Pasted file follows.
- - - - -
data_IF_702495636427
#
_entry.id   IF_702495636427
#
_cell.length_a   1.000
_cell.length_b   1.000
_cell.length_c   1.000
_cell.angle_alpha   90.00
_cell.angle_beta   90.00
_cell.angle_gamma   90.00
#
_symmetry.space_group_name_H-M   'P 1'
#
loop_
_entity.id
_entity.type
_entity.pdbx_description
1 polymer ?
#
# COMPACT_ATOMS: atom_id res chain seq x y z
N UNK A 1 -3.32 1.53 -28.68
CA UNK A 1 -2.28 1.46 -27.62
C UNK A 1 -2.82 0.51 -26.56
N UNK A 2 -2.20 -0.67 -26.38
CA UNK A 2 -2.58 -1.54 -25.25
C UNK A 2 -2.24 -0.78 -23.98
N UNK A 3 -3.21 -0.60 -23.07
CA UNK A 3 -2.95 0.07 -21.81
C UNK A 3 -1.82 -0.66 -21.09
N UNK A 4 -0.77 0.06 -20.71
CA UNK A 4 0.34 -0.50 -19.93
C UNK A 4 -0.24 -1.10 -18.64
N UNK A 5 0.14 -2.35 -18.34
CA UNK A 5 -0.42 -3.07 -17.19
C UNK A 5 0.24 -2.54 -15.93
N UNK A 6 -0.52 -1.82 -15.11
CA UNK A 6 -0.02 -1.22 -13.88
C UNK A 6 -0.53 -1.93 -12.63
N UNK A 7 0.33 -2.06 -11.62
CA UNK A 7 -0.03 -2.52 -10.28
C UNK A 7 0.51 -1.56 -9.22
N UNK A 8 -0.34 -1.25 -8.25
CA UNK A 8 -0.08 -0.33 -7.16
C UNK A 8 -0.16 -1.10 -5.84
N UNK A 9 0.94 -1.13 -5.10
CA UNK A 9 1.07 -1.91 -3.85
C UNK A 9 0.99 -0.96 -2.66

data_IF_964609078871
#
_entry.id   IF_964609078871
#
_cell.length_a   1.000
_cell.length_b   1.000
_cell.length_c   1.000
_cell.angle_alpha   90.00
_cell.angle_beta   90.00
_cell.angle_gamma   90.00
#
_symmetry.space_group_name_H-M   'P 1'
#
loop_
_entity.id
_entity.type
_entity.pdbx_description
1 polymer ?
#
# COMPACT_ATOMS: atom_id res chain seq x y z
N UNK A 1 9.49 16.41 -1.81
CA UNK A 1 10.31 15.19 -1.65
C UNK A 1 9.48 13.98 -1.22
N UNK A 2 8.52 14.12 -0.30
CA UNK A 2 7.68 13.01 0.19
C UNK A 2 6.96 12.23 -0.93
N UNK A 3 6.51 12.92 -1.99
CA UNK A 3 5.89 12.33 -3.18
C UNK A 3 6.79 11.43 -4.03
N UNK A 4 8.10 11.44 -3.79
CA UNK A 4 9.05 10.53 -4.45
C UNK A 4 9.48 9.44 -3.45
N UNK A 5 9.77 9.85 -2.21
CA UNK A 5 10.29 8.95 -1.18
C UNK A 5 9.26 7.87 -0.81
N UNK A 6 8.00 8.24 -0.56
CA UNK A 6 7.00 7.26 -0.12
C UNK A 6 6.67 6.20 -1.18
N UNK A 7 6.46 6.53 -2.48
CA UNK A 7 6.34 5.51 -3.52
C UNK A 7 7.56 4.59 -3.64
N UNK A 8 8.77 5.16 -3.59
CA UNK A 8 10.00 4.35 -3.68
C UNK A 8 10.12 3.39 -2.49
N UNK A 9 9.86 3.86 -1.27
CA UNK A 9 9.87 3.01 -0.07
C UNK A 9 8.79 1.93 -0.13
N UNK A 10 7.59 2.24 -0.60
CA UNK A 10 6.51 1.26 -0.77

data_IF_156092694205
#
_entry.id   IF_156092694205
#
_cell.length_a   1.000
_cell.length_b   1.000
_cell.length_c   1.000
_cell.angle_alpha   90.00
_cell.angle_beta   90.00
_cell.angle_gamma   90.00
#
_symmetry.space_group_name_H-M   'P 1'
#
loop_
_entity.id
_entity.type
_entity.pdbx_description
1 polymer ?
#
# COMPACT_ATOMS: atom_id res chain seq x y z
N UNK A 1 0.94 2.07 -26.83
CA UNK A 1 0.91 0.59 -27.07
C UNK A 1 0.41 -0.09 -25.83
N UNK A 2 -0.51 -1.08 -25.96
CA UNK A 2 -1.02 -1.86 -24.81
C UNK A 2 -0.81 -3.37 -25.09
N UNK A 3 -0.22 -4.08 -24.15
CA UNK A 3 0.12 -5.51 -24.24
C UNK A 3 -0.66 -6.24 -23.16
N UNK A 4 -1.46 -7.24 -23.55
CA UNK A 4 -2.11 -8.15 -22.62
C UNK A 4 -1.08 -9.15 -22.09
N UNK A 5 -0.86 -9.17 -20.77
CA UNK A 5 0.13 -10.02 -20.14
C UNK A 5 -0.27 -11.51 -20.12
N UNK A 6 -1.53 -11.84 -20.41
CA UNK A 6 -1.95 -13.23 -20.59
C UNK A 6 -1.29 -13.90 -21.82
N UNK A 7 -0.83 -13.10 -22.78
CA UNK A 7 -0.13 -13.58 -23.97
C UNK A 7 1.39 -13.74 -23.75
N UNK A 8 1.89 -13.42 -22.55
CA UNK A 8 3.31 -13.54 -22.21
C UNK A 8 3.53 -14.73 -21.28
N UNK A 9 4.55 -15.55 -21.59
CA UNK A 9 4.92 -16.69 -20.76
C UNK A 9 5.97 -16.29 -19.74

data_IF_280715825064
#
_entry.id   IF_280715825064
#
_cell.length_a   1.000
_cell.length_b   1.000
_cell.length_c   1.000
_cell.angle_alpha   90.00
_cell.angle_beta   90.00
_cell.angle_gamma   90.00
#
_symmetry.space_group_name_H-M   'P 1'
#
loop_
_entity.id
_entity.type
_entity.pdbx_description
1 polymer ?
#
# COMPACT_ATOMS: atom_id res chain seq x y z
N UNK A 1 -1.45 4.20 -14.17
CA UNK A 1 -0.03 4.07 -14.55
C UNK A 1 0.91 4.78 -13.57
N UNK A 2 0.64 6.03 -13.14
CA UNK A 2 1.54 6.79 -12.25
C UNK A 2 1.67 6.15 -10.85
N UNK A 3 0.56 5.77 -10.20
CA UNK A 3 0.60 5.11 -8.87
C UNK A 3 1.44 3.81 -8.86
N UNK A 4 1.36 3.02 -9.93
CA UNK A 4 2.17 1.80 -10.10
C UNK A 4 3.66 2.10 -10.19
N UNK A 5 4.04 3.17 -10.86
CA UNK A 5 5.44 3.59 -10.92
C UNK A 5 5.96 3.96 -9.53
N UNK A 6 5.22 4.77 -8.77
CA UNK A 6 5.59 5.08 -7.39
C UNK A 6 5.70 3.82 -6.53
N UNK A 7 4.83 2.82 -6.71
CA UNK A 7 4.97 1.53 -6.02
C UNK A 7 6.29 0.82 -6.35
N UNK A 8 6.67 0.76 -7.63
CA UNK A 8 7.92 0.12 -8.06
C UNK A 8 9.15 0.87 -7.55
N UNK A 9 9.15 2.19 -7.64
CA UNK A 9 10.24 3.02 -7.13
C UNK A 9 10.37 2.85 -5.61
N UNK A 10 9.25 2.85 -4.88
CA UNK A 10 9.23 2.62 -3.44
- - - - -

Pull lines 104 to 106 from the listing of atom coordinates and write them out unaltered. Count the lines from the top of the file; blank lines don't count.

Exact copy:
_cell.angle_alpha   90.00
_cell.angle_beta   90.00
_cell.angle_gamma   90.00